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Int Psychogeriatr. 2014 Nov;26(11):1871-4. doi: 10.1017/S1041610214001185. Epub 2014 Jul 3.

Sensitivity to change of composite and frequency scores of the neuropsychiatric inventory in mild cognitive impairment.

Author information

  • 1Cleveland Clinic Lou Ruvo Center for Brain Health,Las Vegas,Nevada,USA.
  • 2Hamburg,Germany.
  • 3Dr. Willmar Schwabe GmbH & Co. KG,Karlsruhe,Germany.



The most appropriate means of capturing data from the Neuropsychiatric Inventory (NPI) must be understood to optimize use of this instrument in clinical trials. The utility of the composite score (frequency times severity) was recently demonstrated in mild and moderate dementia. Determination of frequency compared to composite scores in mild cognitive impairment (MCI) warrants investigation.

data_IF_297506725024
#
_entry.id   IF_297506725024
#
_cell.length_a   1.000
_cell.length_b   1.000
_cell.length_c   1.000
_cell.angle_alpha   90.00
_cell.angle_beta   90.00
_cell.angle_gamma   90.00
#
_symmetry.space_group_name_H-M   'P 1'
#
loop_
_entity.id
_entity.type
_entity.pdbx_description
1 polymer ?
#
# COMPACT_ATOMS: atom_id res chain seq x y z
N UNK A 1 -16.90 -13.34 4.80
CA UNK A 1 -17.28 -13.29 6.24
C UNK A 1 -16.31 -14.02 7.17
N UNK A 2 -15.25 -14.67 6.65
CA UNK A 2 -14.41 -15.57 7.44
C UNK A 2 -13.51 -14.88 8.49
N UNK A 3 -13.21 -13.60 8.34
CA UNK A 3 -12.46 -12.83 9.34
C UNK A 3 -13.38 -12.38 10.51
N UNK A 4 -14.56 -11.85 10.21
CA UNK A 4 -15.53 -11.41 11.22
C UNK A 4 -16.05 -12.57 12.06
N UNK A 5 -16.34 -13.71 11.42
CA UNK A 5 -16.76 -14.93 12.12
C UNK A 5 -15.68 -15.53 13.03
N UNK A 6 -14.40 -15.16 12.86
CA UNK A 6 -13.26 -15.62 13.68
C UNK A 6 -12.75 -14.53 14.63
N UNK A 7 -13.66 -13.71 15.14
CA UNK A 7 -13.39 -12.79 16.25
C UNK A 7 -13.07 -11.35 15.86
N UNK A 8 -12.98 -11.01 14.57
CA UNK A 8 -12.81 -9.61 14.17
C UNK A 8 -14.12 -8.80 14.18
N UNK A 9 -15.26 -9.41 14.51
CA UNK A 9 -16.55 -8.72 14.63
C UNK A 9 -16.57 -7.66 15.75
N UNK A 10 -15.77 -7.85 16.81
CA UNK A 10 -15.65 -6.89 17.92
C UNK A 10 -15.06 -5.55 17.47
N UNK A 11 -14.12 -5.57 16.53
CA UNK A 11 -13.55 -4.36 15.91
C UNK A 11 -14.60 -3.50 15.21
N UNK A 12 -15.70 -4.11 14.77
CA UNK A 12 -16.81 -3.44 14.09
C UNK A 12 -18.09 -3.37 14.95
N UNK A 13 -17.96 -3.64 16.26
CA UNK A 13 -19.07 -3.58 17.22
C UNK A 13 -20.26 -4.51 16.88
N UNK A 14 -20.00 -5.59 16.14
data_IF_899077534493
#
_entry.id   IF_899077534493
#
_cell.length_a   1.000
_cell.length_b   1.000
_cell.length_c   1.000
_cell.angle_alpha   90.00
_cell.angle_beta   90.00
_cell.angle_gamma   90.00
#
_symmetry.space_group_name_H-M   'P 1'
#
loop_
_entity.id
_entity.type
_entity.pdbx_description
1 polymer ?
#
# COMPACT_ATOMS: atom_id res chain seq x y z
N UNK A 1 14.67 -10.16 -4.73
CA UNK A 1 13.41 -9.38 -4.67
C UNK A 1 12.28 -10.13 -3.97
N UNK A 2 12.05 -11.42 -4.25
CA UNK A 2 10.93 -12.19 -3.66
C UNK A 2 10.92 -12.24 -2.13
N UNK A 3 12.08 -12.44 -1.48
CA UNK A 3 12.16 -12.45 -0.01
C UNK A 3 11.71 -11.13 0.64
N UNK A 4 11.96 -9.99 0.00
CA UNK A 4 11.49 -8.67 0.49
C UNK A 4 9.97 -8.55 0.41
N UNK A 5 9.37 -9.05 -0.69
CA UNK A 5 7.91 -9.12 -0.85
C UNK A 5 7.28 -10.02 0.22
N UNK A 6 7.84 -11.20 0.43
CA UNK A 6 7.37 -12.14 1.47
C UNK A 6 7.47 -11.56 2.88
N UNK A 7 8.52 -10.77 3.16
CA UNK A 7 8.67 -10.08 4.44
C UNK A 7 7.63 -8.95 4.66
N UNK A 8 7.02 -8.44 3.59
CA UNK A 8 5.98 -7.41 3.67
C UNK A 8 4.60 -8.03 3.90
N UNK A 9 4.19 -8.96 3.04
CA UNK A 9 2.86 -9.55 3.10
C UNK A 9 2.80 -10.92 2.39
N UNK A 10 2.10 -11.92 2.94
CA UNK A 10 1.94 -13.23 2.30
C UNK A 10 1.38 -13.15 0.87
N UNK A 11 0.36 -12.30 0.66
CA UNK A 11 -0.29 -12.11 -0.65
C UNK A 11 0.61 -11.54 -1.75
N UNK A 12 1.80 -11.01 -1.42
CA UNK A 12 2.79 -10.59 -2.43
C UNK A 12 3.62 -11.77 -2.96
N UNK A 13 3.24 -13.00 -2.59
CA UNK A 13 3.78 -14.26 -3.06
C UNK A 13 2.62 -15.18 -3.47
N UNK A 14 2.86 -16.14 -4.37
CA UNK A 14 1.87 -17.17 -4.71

We used the NPI data from a randomized, placebo-controlled, multi-center, 24-week, clinical trial involving 160 patients who were diagnosed with amnestic MCI and had clinically significant neuropsychiatric symptoms (NPS). We calculated standardized changes for both frequency and composite scores.


There were improvements in NPI composite scores in both active drug- and placebo-treated patients, with significant superiority of active drug. Standardized changes in severity and composite scores tended to be larger than those in the frequency scores, whereas discrimination between treatment groups was similar for all three scores.


Our findings support the hypothesis that in MCI, as in dementia, the NPI frequency score is not more sensitive to treatment-related change than the composite score. As the severity score adds information, the use of the composite score has better performance characteristics.

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